Does Brownell’s open-mindedness offer solutions? … and why the Sammy ratio will lead to a record year

NORTHWESTERN COMMAND – If you thought this season was difficult for Clemson basketball wait until next year.

Whatever you think of Devin Booker and Milton Jennings, the senior forward due accounted for much of Clemson’s scoring and rebounding this season. Not only are they out the door next year — replaced by question marks in Landry Nnoko, Josh Smith and Bernard Sullivan — but look who is entering the ACC: Notre Dame, Pittsburgh and Syracuse. Basketball powers. In 2015, Louisville will also call the ACC home.

Brad Brownell’s job is not going to get any easier after this his first losing season in a 10-year head coaching career. The good news?

Brownell suggested he is open to anything to improve the program yesterday when previewing the ACC Tournament.

I have wondered if Clemson would be best served by increasing tempo. I’ve doubted Brownell would consider it, his history shows he prefers a slower pace. But he indicated everything is on the table.

“When you are not winning you are questioning everything you are doing. Are we practicing the right way?,” Brownell said. “Offensively, do we need to play faster? Do you we need to play slower? Do we need to run more sets? Or do we need to just let them go? You question (everything).

“Some coaches might just come up here (and say) ‘we’re doing it the way we do it and that’s the way we do it.’ That’s fine. I’ve never been at schools where we’ve had the best players. We are always trying to tinker and figure things out.”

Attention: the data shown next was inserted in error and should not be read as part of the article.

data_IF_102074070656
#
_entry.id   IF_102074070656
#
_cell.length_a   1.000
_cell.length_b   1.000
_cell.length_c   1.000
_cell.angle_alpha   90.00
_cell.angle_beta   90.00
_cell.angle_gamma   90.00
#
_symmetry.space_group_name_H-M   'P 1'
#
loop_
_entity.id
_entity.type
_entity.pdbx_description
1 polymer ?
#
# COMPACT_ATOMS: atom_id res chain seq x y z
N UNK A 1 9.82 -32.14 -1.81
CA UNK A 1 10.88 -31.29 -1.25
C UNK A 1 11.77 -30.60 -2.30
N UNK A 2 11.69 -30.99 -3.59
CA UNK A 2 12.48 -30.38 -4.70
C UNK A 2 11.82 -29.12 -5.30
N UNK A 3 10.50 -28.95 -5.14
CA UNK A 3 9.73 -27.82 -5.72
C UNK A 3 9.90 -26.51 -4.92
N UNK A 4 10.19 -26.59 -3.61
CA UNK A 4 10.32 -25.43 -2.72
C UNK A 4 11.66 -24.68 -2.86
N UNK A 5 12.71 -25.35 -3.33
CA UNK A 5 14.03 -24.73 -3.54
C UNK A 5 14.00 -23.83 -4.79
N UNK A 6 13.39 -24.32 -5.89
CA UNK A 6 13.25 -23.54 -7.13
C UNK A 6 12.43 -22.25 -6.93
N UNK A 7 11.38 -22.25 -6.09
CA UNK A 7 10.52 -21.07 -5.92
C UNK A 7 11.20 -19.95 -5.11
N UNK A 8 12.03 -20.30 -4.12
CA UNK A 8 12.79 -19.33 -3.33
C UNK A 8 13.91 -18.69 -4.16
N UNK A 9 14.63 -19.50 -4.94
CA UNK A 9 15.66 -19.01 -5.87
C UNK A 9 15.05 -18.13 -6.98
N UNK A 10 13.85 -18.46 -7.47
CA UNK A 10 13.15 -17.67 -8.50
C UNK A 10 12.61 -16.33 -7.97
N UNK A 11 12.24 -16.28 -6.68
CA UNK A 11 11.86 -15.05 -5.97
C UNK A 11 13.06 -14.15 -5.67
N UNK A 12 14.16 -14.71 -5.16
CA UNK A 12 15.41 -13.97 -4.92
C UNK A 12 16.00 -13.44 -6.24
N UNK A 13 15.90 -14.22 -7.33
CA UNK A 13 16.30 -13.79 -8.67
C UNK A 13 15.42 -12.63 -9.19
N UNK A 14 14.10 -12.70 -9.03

As I wrote about last week, I think Clemson should play faster going forward, which should be aided by more experienced guards.

I also think Clemson is going to have to play smaller without Jennings and Booker, perhaps Blossomgame playing some power forward. And when you go small you also want to increase tempo. It’s going to be interesting to see how creative Brownell can be next year. I know this: it will be a challenge.


Sammy Watkins sounds a lot this spring like DeAndre Hopkins did last spring. That’s a very good for Clemson fooball.

Hopkins gained 20 pounds of muscle last offseason en route to his breakout. Watkins has gained 10 pounds to date. He’s up to 208 pounds.

Hopkins focused on diet and training and Watkins has dedicated himself to making his body the best it can be.

Moreover, Watkins also learned while watching Hopkins last year how to become a better run route and vary speeds. It’s route running which is a focus of his this spring.

“That’s one thing (Hopkins) was good at.  He changed his speed up,” Watkins said. “I’m so fast I always want to go fast. Some routes are not meant to go fast. I learned to change my speed up in different routes and how to run the routes.”

A stronger Sammy Watkins? A better route-running Watkins? A Watkins, like Hopkins, who is motivated knowing he is eligible for the NFL Draft next spring?

I see big things in 2013 for Watkins, provided he stays on the field.